The shortfall of licensed repair shops and skilled machinists capable of servicing electric vehicles is posing a significant threat to the automotive industry at an international level. This paucity, heightened by the pandemic, could potentially lead to higher expenses in terms of repair and warranty. This in turn could jeopardize any effort to reduce vehicle-related carbon emissions. Service providers, repair specialists and technician training organizations all over the world agree that independent repair shops have a substantial competitive advantage: they can carry out repairs at a much more affordable rate than franchise dealers.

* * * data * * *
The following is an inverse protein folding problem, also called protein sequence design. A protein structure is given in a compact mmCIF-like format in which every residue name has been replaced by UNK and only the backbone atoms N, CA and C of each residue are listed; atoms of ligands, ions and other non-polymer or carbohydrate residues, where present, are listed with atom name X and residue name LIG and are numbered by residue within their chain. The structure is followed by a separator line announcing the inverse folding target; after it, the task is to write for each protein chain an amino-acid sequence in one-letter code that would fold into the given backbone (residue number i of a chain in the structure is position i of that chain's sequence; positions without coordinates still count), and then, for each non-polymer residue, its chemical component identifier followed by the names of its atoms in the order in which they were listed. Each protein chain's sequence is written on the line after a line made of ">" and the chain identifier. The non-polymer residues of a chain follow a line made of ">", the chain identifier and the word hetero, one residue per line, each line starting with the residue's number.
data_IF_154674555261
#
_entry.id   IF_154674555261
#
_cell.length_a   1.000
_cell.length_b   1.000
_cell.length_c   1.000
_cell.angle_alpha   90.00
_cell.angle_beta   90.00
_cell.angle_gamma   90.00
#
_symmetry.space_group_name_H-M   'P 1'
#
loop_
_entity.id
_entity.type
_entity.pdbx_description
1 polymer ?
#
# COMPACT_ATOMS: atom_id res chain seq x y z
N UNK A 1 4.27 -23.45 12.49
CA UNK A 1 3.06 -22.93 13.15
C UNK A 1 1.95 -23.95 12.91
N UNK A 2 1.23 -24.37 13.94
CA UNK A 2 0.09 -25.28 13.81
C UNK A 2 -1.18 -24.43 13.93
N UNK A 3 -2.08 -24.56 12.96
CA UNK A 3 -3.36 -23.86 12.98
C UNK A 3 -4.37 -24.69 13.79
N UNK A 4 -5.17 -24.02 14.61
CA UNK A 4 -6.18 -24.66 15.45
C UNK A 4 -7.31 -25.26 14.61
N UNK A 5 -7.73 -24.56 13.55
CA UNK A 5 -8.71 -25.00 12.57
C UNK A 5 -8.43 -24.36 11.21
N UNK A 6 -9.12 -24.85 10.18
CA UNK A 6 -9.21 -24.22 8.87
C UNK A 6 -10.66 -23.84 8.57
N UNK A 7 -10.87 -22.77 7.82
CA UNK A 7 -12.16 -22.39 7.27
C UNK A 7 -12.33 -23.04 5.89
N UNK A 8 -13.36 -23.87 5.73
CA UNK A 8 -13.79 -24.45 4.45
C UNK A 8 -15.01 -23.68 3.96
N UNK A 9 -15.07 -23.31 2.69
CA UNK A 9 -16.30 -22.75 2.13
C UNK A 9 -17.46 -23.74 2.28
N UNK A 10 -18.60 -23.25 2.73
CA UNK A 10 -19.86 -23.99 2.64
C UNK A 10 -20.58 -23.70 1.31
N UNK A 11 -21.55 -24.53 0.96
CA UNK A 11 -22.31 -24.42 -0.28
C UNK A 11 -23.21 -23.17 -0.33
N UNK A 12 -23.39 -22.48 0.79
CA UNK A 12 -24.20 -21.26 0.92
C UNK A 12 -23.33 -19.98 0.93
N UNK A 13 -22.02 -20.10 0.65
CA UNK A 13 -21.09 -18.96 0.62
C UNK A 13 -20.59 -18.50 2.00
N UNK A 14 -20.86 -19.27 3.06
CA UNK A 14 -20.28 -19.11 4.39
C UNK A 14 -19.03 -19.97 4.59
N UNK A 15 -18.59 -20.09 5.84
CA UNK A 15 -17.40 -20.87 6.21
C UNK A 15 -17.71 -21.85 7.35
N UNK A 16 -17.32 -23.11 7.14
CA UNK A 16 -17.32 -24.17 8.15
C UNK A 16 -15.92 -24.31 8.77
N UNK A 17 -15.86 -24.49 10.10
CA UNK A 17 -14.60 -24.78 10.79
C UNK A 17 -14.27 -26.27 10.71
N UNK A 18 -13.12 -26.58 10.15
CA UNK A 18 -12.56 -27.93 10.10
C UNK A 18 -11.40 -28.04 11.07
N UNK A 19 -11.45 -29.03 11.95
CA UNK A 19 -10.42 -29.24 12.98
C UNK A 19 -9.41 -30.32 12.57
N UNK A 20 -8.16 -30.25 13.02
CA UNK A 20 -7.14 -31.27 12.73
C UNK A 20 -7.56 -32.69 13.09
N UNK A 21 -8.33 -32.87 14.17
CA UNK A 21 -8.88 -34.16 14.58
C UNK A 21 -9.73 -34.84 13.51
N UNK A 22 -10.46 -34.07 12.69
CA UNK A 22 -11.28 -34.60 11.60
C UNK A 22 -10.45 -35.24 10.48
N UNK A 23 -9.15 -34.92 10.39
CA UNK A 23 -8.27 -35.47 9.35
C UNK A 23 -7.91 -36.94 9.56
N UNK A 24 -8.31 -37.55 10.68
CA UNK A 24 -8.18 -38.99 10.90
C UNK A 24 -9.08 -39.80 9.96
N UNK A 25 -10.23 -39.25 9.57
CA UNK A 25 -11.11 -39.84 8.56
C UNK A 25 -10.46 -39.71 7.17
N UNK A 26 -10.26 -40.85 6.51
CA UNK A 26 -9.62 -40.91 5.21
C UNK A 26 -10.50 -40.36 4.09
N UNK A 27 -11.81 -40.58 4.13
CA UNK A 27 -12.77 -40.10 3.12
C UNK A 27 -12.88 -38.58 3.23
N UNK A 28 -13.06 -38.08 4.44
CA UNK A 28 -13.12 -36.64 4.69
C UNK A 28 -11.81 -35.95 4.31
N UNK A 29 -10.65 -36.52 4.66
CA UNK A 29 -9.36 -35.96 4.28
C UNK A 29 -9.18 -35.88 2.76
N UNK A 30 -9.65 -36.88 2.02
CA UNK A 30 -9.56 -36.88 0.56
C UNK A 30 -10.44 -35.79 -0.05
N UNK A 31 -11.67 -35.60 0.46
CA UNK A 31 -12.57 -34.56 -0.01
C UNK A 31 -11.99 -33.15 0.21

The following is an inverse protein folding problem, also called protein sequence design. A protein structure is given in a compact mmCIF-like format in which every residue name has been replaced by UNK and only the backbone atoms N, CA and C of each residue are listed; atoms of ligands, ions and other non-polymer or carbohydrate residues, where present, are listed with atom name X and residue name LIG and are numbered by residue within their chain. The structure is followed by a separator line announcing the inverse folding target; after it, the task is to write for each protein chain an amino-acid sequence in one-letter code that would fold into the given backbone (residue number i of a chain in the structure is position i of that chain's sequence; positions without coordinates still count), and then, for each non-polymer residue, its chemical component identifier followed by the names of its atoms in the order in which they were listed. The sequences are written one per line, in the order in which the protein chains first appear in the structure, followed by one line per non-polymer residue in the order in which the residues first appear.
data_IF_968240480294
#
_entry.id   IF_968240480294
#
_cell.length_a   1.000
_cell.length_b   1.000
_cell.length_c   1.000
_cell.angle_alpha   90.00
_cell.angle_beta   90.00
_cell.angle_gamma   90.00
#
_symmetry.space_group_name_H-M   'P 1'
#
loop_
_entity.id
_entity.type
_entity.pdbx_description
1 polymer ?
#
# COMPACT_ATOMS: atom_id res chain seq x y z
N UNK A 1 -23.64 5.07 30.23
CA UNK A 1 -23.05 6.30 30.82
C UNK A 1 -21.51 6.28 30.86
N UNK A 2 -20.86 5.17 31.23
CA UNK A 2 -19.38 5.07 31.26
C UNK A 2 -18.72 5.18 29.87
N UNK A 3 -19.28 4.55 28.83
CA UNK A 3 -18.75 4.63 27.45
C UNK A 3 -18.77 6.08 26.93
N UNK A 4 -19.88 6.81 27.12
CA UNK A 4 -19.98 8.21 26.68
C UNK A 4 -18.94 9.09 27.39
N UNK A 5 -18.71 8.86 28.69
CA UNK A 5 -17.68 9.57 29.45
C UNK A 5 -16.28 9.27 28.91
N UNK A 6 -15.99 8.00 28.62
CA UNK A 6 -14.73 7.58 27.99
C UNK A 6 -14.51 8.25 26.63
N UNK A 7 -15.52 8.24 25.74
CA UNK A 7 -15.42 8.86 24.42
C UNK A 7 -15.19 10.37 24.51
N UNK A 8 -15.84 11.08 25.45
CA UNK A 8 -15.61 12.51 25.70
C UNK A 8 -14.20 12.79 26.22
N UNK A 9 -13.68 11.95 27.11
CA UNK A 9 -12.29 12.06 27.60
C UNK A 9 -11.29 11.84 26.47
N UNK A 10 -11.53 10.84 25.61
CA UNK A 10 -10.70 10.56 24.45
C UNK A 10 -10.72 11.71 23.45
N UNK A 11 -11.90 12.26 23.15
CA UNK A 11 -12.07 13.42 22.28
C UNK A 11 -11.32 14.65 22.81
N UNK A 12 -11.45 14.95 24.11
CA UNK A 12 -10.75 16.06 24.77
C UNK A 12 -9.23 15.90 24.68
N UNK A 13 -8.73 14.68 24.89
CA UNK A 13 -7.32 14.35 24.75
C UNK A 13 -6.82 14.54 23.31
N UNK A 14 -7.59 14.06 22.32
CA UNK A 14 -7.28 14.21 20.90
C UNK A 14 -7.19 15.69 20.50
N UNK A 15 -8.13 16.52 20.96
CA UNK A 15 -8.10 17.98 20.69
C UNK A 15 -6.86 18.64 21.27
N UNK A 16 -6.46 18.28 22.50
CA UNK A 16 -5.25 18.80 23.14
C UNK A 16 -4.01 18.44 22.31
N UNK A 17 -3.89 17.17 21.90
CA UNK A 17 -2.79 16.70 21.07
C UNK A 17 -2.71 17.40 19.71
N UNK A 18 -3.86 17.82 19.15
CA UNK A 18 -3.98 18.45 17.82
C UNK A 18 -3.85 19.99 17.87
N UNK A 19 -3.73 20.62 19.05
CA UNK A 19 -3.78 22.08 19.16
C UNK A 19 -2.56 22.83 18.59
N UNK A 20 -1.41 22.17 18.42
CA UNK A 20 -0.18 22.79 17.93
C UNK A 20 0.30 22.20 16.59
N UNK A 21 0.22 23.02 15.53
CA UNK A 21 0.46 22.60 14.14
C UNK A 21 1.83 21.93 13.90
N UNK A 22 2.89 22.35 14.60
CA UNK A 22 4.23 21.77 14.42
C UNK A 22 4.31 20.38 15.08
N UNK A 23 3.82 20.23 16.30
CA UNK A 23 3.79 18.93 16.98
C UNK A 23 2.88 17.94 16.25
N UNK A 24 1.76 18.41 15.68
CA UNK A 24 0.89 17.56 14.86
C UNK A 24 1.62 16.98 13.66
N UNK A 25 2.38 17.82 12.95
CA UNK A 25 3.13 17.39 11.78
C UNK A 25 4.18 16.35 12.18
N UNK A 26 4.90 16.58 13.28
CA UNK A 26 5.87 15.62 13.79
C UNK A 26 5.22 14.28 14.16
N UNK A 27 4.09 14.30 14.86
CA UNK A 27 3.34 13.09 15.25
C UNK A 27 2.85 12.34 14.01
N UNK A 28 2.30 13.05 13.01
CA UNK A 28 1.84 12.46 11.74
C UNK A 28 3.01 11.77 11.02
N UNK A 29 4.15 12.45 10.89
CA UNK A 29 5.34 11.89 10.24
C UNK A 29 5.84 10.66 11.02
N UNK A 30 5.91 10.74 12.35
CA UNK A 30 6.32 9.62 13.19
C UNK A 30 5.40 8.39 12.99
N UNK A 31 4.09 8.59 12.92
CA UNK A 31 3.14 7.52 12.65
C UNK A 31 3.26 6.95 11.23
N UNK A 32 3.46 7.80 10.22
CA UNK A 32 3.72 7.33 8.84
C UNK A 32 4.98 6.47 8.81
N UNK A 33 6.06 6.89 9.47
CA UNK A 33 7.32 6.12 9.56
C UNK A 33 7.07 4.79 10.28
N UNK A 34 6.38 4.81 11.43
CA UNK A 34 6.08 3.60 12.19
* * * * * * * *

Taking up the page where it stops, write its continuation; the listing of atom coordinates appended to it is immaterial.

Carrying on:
The handling of sophisticated yet hazardous (high risk of electric shock) 400 to 800-volt EV systems could be to blame, as well as the menace of EV fires. Needless to say, the seriousness of the situation clearly highlights the need for immediate action, one being the provision of adequate EV training and equipment.
Efforts to effectively address these safety concerns and remedy the skilled worker dilemma are pivotal for ensuring the ongoing growth and sustainability of the thriving EV sector. This imperative extends not only to safeguarding the well-being of car users but also to upholding the economic feasibility of EV ownership. Some strongly believe that should mechanics choose to disengage with EVs, increased costs and extensive repairs could ensue for customers, further impacting the overall situation.
The pressure is definitely on, for both franchise dealers and independent garage mechanics.